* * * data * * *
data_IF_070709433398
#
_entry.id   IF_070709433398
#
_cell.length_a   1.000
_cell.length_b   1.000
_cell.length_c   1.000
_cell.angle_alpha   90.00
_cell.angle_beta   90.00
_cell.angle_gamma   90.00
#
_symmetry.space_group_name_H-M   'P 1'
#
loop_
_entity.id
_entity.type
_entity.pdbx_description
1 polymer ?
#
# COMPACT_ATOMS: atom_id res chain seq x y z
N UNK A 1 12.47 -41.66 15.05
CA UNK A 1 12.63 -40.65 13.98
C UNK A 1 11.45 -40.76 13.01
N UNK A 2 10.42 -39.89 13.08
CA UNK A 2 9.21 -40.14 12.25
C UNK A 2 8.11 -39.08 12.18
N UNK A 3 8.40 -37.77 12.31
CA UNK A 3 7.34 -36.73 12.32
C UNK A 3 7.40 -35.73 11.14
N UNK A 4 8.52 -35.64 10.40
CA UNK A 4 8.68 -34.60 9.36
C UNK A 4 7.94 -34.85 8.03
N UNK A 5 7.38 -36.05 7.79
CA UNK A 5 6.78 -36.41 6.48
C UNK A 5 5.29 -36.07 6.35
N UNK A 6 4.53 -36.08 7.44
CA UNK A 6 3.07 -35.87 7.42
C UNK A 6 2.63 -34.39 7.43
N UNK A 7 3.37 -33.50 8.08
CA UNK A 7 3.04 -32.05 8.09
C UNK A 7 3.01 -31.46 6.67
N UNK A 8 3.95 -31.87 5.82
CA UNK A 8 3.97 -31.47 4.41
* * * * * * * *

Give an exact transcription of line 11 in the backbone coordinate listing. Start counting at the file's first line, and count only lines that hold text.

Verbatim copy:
#